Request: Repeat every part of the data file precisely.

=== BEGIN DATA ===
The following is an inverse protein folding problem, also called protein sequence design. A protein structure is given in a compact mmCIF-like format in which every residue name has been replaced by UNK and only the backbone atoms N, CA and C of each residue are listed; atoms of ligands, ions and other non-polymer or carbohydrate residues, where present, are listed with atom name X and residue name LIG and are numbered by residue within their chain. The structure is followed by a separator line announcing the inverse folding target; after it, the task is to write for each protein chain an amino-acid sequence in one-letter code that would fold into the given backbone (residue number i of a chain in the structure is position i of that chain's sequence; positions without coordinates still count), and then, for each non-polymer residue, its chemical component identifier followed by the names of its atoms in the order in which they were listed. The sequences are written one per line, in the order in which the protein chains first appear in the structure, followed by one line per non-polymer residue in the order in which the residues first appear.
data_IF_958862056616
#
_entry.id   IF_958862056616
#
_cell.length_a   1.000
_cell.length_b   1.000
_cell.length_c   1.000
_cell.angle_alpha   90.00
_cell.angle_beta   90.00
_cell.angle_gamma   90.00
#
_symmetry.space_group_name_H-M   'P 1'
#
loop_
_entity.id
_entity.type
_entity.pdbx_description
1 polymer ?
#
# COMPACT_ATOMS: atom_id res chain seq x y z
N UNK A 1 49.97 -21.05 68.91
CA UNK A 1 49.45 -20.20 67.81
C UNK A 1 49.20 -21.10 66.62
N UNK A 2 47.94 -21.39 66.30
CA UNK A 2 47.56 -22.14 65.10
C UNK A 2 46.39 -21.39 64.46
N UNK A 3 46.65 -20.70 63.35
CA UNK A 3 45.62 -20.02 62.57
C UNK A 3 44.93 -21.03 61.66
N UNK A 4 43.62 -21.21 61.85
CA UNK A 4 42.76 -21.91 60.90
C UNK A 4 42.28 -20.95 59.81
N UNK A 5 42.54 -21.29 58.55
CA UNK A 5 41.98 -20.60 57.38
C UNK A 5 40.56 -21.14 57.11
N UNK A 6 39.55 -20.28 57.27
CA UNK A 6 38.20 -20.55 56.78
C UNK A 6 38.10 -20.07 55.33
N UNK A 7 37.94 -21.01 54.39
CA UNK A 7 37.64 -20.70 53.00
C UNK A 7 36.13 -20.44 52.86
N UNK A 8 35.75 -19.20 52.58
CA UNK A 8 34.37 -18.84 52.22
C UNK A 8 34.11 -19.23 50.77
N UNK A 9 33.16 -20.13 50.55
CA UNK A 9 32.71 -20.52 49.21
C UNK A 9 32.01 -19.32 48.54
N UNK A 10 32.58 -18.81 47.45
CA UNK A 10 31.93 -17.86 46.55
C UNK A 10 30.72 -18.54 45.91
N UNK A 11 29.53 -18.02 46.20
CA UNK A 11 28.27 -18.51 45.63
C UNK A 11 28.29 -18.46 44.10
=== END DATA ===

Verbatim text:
The following is an inverse protein folding problem, also called protein sequence design. A protein structure is given in a compact mmCIF-like format in which every residue name has been replaced by UNK and only the backbone atoms N, CA and C of each residue are listed; atoms of ligands, ions and other non-polymer or carbohydrate residues, where present, are listed with atom name X and residue name LIG and are numbered by residue within their chain. The structure is followed by a separator line announcing the inverse folding target; after it, the task is to write for each protein chain an amino-acid sequence in one-letter code that would fold into the given backbone (residue number i of a chain in the structure is position i of that chain's sequence; positions without coordinates still count), and then, for each non-polymer residue, its chemical component identifier followed by the names of its atoms in the order in which they were listed. The sequences are written one per line, in the order in which the protein chains first appear in the structure, followed by one line per non-polymer residue in the order in which the residues first appear.
data_IF_958862056616
#
_entry.id   IF_958862056616
#
_cell.length_a   1.000
_cell.length_b   1.000
_cell.length_c   1.000
_cell.angle_alpha   90.00
_cell.angle_beta   90.00
_cell.angle_gamma   90.00
#
_symmetry.space_group_name_H-M   'P 1'
#
loop_
_entity.id
_entity.type
_entity.pdbx_description
1 polymer ?
#
# COMPACT_ATOMS: atom_id res chain seq x y z
N UNK A 1 49.97 -21.05 68.91
CA UNK A 1 49.45 -20.20 67.81
C UNK A 1 49.20 -21.10 66.62
N UNK A 2 47.94 -21.39 66.30
CA UNK A 2 47.56 -22.14 65.10
C UNK A 2 46.39 -21.39 64.46
N UNK A 3 46.65 -20.70 63.35
CA UNK A 3 45.62 -20.02 62.57
C UNK A 3 44.93 -21.03 61.66
N UNK A 4 43.62 -21.21 61.85
CA UNK A 4 42.76 -21.91 60.90
C UNK A 4 42.28 -20.95 59.81
N UNK A 5 42.54 -21.29 58.55
CA UNK A 5 41.98 -20.60 57.38
C UNK A 5 40.56 -21.14 57.11
N UNK A 6 39.55 -20.28 57.27
CA UNK A 6 38.20 -20.55 56.78
C UNK A 6 38.10 -20.07 55.33
N UNK A 7 37.94 -21.01 54.39
CA UNK A 7 37.64 -20.70 53.00
C UNK A 7 36.13 -20.44 52.86
N UNK A 8 35.75 -19.20 52.58
CA UNK A 8 34.37 -18.84 52.22
C UNK A 8 34.11 -19.23 50.77
N UNK A 9 33.16 -20.13 50.55
CA UNK A 9 32.71 -20.52 49.21
C UNK A 9 32.01 -19.32 48.54
N UNK A 10 32.58 -18.81 47.45
CA UNK A 10 31.93 -17.86 46.55
C UNK A 10 30.72 -18.54 45.91
N UNK A 11 29.53 -18.02 46.20
CA UNK A 11 28.27 -18.51 45.63
C UNK A 11 28.29 -18.46 44.10